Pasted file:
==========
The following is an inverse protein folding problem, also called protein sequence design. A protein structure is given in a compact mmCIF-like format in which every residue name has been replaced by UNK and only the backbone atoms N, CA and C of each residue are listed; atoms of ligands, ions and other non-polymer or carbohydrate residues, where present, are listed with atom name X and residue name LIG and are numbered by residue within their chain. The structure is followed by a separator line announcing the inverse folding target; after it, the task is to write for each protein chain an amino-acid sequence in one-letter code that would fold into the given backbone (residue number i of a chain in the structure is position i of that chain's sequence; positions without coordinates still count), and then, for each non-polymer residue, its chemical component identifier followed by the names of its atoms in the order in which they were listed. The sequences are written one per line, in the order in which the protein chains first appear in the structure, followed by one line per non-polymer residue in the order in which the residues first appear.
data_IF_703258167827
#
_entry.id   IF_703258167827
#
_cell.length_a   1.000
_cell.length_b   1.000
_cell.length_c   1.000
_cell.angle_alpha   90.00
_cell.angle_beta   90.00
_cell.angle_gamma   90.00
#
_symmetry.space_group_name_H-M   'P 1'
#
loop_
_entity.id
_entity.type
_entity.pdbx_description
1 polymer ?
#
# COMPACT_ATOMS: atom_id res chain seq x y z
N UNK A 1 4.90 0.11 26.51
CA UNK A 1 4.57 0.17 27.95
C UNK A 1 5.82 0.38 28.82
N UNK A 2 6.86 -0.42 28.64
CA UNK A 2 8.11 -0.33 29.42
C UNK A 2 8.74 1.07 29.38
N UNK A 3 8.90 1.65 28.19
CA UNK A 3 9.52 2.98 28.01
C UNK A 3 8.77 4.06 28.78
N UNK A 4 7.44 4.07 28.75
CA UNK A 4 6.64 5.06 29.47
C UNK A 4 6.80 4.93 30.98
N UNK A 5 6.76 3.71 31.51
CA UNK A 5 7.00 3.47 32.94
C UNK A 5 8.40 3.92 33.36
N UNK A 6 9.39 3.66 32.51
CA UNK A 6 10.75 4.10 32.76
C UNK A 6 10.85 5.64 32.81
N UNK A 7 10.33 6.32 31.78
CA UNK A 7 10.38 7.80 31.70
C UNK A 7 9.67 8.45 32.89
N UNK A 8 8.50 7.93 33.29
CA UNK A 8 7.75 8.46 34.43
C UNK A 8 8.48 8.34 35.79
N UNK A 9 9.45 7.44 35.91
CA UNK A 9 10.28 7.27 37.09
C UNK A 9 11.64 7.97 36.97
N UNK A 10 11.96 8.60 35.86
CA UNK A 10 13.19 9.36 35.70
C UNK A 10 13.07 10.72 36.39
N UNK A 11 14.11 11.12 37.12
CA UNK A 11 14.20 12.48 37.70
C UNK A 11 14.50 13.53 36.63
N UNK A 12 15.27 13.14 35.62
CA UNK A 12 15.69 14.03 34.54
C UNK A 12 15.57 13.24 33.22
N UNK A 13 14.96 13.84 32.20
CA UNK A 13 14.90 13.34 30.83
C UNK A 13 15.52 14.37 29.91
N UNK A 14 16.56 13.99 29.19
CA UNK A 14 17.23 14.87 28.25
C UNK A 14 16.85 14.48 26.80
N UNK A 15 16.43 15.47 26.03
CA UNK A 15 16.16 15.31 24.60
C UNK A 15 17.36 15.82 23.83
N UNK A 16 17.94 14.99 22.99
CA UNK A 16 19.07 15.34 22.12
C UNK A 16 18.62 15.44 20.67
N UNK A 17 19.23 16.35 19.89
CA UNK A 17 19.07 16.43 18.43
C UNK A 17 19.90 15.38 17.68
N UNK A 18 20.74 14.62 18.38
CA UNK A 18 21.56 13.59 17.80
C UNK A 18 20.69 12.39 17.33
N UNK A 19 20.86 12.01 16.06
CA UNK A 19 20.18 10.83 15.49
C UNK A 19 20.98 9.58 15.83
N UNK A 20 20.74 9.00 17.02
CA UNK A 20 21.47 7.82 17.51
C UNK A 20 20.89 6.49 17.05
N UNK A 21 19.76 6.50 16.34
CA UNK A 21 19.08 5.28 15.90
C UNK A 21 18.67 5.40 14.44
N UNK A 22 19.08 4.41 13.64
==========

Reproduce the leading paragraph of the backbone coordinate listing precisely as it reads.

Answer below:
The following is an inverse protein folding problem, also called protein sequence design. A protein structure is given in a compact mmCIF-like format in which every residue name has been replaced by UNK and only the backbone atoms N, CA and C of each residue are listed; atoms of ligands, ions and other non-polymer or carbohydrate residues, where present, are listed with atom name X and residue name LIG and are numbered by residue within their chain. The structure is followed by a separator line announcing the inverse folding target; after it, the task is to write for each protein chain an amino-acid sequence in one-letter code that would fold into the given backbone (residue number i of a chain in the structure is position i of that chain's sequence; positions without coordinates still count), and then, for each non-polymer residue, its chemical component identifier followed by the names of its atoms in the order in which they were listed. The sequences are written one per line, in the order in which the protein chains first appear in the structure, followed by one line per non-polymer residue in the order in which the residues first appear.